The Confucius believed that noblemen are bound by Lǐ, as he stated: “When a nobleman learns broadly and refines himself, and when he constrains himself with Li, how can he be disrupting the order!” (雍也, 6.27) (顏淵, 12.15) The only thing binding the noblemen is Lǐ, which is done voluntarily by her/him. The root of Lǐ is rén, which is the ethical integrity that fuels ethical decisions and actions within noblemen. Rén prohibits noblemen from choosing lì, benefit, over rightness. With rén, noblemen willingly choose to adhere to Lǐ. Confucius further emphasized how it is important for state leaders to conform to Lǐ, as he stated: “If people in high positions are fond of Li, the rest of the population can be easily mobilized.”(憲問, 14.41) Rules that conform to Lǐ is the fundamentals of running a just state.
Lǐ cannot be applied in a monotonous manner. The ruler needs a combination of timing, strength, flexibility, harmony, which rely on her/his discretion. Confucius introduces the concept of music (樂). Mechanical judgment and appliance of Lǐ would be a mistake, as the Master said, “Poetry should provide you with the motivation. Lǐ should give you a standing. Music will make you complete.”(泰伯, 8.8). It implies that a leader should be capable of flexibly applying Lǐ, by the practice of music. To contain rén within the practice of Lǐ, and practicing Lǐ like a musical piece would be the steps leading to perfection.
Legalists attack Confucian teachings of Lǐ as unrealistic. The biggest weakness is that not everyone is noble, with proper rén and Lǐ to control themselves. It is natural to question how Confucian teaching will cover the petty and lowly. The axiom of Confucian philosophy is that everyone has the equal ability to learn. Therefore the basic response to this question is the proposition that the petty and lowly can also learn to become upright. A supplementary response is that for those who deserve the punishment, there will be ruthless and appropriate consequences by adhering to Lǐ. Therefore, Confucian teachings of Lǐ is not a mere ideal, rather a harmonious approach of ethics and reality.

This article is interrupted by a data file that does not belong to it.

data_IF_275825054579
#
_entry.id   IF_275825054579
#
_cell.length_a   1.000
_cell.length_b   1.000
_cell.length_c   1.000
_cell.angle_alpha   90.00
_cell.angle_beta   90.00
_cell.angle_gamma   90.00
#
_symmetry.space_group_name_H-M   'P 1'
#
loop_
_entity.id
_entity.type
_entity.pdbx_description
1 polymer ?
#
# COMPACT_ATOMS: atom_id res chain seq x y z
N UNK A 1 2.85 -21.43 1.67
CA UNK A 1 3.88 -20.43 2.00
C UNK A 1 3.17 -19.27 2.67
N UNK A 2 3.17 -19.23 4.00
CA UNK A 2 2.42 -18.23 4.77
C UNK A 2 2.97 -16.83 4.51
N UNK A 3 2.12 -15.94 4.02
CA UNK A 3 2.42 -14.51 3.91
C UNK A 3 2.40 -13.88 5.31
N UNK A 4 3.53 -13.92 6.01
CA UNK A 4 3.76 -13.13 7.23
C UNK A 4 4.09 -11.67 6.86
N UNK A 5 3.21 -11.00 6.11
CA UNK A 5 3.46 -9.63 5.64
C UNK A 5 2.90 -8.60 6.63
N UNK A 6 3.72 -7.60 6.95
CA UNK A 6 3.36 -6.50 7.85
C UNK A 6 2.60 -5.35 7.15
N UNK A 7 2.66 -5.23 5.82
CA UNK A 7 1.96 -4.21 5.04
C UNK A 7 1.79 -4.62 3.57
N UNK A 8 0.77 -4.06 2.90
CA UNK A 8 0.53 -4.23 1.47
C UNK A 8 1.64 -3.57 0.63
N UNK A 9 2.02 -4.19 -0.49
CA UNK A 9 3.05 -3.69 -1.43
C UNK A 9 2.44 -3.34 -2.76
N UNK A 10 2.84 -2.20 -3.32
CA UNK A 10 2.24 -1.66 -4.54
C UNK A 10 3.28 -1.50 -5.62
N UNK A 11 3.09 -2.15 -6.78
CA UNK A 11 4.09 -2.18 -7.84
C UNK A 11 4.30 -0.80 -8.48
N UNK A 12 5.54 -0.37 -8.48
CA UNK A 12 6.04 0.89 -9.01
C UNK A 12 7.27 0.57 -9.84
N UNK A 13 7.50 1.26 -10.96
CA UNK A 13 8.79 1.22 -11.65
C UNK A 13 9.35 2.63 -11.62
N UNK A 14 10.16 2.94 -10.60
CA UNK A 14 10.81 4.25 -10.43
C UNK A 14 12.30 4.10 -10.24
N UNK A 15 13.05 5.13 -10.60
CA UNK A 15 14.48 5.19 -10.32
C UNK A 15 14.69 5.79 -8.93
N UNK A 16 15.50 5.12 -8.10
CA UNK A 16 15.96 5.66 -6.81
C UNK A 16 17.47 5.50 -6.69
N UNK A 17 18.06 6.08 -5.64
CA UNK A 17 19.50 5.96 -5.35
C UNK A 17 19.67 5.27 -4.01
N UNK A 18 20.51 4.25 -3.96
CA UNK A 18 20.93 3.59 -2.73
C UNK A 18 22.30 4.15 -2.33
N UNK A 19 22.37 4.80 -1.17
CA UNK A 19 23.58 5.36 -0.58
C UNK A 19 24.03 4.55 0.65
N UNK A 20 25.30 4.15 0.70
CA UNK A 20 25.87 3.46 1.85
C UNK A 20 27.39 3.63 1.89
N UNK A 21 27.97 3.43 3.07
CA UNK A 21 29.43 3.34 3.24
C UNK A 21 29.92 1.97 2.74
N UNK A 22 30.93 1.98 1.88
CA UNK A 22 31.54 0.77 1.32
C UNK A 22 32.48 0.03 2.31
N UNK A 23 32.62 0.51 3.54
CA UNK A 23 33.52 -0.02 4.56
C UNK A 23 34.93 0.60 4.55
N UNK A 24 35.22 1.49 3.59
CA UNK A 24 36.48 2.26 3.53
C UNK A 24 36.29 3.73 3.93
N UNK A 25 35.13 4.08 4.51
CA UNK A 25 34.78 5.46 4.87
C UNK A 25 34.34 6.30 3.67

There can also be a problem of deciding the standard of a justifiable disobedience of unjust law. Since the justifiable reason for civil disobedience is Lǐ, which is an internal standard, some concern that people might abuse this loose bar. Nevertheless, the Confucius teachings emphasize that noblemen should look for the adequate timing and at the same time stay vigilant of self-rationalizing and abusing Lǐ for one’s benefits, lì.
Having discussed both the shortcomings of law and the significance of Lǐ, it is undeniable that both sides have their own limits. Nonetheless, the ethics have the superior ground in that its fundamental basis is the trust in people’s ability to learn. The legalist approach can never acquire the level of the Confucian philosophy in that its basic mechanism is fear and obedience. A nobleman with rén who abides by Lǐ would no doubt be bound solely to the ethics, not by the law.
Raz (1985). The Obligation to Obey: Revision and Tradition. 1 Notre Dame J.L. Ethics & Pub. Pol'y 139 Retrieved from http://lawlec.korea.ac.kr/
Confucius. (n.d.). Analect. Retrieved from https://lawlec.korea.ac.kr/?page_id=48
제출일시(submitted at): 2018-11-21 22:01:29